You might assume that a successful game in one country could go on to be successful in others around the world. But culture plays a major role in how well a game is or isn’t received — a role that manifests itself in radically different ways, ranging from payment platforms to graphic designs.
A panel of international game developers and analysts addressed this issue today at GamesBeat@GDC. Initially, several of them commented that there are many commonalities between cultures in the gaming world — almost everyone around the world is becoming more engaged with social games, virtual economies and web-interfaces, for example. Tomoko Namba, CEO of rapidly-growing mobile gaming company DeNA in Japan, said that small beta efforts have played just as well in the U.S. as they have in Japan.
But, as the discussion progressed, it became clear that game companies need to draw finer distinctions in order to gain traction.
Illuminating just one of these differences, Aroon Tan, managing director at Magma Studios, said that most Asian titles feature heroes that appear more androgynous and almost feminine, while games developed in the west have more burly, masculine protagonists. He said that traits as simple as this are enough to tank a game in an overseas market.
“These cultural norms don’t translate as well,” Tan said. “Finding a universally appealing design with graphics is very hard.”
But the look and feel of games aren’t the only differences that can alienate prospective customers. Distribution structure also makes a big difference. As Klaas Kersting, CEO of German Gameforge, pointed out, you have to be able to scale rapidly to succeed in new markets. In order to do so, you have to truly understand how people discover new games, what times of day and for how long do they play them, and how do they share them with the people they know. All of these infrastructure questions can vary dramatically from country to country, Kersting said. Local partners who understand these criteria are invaluable in this situation.
Tan echoed Kersting: “What kind of local partners do you have in the market? You can’t just build a great product. If the barrier to entry is too strong, you won’t get any traction.”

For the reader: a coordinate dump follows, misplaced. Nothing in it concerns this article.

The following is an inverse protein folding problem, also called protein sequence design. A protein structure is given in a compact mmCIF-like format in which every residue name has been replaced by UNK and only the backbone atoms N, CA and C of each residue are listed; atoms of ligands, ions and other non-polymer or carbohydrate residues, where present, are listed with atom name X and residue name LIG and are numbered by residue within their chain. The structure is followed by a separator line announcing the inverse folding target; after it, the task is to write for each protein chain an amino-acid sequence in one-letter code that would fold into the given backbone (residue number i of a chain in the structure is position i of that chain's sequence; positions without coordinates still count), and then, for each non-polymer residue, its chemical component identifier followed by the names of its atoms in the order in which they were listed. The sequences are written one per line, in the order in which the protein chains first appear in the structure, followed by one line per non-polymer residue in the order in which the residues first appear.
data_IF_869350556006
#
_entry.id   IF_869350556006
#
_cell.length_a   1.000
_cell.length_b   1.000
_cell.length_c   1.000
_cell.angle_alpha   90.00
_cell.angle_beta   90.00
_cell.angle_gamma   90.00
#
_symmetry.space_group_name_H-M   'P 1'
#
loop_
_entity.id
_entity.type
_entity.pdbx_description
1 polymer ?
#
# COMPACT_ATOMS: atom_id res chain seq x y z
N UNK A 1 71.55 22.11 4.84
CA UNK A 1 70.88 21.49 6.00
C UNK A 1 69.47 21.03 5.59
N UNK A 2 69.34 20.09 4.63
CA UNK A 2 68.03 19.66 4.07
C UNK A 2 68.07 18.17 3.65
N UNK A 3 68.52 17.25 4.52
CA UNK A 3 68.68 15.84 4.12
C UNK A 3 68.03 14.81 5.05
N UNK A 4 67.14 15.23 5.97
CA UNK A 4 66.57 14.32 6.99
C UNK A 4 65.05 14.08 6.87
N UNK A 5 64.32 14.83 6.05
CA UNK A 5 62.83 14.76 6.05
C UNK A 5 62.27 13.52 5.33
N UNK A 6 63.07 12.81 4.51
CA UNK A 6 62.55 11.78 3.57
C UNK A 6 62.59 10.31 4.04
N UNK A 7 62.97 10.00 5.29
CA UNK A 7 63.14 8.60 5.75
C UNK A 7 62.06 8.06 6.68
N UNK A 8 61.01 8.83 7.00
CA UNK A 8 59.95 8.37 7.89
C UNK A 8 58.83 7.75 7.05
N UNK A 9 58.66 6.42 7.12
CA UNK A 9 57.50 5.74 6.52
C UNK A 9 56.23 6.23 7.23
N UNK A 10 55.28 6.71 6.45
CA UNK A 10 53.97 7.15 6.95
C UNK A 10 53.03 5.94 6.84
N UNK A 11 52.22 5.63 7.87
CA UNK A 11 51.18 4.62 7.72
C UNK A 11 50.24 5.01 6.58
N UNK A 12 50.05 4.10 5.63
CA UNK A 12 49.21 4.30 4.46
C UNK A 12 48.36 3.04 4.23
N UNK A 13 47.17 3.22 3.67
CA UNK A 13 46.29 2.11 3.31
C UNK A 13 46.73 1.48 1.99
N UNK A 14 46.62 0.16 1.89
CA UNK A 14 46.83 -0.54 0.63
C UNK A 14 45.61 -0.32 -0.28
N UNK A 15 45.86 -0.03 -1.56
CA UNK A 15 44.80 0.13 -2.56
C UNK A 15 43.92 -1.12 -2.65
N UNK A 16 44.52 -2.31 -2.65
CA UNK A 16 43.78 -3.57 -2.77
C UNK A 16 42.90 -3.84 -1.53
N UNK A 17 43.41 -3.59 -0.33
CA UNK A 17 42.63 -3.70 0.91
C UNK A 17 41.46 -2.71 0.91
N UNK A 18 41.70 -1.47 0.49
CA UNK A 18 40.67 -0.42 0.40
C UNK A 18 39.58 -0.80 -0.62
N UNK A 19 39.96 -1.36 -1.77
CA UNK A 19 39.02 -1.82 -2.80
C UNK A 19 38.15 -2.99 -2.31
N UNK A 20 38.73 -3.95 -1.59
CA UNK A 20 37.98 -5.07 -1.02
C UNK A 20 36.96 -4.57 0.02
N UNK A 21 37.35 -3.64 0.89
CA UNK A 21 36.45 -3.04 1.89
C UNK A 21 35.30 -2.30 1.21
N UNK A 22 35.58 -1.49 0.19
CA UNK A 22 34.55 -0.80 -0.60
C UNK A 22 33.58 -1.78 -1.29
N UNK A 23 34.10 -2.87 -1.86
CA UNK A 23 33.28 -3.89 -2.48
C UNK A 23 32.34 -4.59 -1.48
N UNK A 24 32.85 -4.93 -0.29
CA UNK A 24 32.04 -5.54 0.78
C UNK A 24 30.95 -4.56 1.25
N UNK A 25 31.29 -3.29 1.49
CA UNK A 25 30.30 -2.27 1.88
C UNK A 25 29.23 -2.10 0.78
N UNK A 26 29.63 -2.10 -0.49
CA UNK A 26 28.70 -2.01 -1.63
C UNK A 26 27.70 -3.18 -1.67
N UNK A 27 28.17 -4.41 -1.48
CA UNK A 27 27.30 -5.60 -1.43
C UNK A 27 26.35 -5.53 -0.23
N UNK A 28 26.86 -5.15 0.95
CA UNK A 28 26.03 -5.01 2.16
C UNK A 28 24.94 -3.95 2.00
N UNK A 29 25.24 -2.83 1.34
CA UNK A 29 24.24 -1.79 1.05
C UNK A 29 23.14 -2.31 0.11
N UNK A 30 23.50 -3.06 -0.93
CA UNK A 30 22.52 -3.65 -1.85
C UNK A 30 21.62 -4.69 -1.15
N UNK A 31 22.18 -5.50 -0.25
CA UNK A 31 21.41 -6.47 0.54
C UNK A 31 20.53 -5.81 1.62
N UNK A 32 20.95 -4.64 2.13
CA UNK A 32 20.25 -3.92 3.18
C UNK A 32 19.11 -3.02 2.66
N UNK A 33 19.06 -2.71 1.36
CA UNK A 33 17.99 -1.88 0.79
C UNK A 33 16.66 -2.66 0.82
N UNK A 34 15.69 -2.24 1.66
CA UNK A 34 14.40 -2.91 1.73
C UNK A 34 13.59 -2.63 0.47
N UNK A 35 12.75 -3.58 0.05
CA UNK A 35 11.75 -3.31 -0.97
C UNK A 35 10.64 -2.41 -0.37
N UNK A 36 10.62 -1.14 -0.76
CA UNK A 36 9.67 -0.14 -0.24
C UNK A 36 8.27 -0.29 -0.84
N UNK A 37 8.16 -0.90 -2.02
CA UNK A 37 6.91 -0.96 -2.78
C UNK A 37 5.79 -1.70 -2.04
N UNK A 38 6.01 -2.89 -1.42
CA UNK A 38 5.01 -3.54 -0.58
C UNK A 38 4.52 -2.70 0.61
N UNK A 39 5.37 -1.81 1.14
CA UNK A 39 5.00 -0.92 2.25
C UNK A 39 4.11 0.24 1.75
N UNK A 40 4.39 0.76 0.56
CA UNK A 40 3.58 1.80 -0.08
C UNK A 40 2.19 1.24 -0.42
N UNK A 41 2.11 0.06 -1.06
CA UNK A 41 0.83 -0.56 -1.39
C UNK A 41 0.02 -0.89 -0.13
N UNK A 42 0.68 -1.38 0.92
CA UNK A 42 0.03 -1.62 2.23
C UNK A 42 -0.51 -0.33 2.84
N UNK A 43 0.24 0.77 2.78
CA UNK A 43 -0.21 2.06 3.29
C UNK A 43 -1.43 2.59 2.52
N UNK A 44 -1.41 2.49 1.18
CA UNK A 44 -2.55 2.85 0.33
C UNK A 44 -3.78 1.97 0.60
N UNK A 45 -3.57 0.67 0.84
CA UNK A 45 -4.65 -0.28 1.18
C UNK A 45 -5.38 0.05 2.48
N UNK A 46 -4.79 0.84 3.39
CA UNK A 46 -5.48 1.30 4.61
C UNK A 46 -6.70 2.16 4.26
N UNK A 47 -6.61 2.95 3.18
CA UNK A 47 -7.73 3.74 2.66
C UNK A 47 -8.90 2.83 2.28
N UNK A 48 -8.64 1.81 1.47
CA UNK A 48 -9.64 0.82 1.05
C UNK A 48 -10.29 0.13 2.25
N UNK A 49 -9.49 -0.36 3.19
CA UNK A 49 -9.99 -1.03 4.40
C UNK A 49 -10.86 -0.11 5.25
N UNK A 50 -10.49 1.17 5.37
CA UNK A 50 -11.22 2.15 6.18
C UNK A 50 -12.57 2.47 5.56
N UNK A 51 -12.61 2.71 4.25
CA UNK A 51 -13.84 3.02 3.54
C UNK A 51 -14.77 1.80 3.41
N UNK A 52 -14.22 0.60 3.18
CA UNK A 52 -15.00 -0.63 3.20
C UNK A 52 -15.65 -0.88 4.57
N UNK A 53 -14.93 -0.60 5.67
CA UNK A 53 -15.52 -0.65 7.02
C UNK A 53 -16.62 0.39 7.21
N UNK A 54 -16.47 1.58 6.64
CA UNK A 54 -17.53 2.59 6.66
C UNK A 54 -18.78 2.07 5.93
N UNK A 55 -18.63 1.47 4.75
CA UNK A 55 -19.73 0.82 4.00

The panelists pointed to Electronic Arts’ efforts to grow its foothold in China as one of many examples of these challenges. One of the biggest gaming companies in the world, EA is still failing to lure millions of customers in Japan and China, both.
“I’ve seen a lot of cross cultural tries. All the big companies with close to a billion dollars try,” said Won Il Sue, vice president of business development for Nexon America. “But it’s not about the money — can they manage it well? There’s not enough management for the talent. It’s not just about being bilingual — it’s about being cross-cultural. It’s going to take much longer than everyone thinks.”
The arena where better management is most needed is payment, especially when it comes to mobile games. In America, people are used to a subscriber model, in which they make one major payment a month or a year for full access in the meantime. Elsewhere, in Asia and Europe, people are more accustomed to a pre-paid model, in which they buy a certain amount of minutes upfront and watch their funds winnow down with use.
“There is very different behavior between pre-paid customers and subscribers,” Tan noted. “People who pre-pay are more regularly monitoring the amount they have and may not spend as much as someone who makes a regular monthly payment.”
In order for a single paid mobile game to successfully cross borders, it will need to bake in many modes of payment that appeal to consumers regardless of their mobile habits. Kersting underscored this need, saying that Gameforge has added payment models to appeal to not just cultural differences, by geographical, age, gender, etc.
All of the panelists agreed that companies looking to break into overseas markets need to onboard people who are familiar with local culture and preferences, who can educate them about the challenges and the opportunities before they run into or miss them.
“The most important thing is to meet the people who get it,” Tan said. “Local talent reduces human resources risk and investor risk.”
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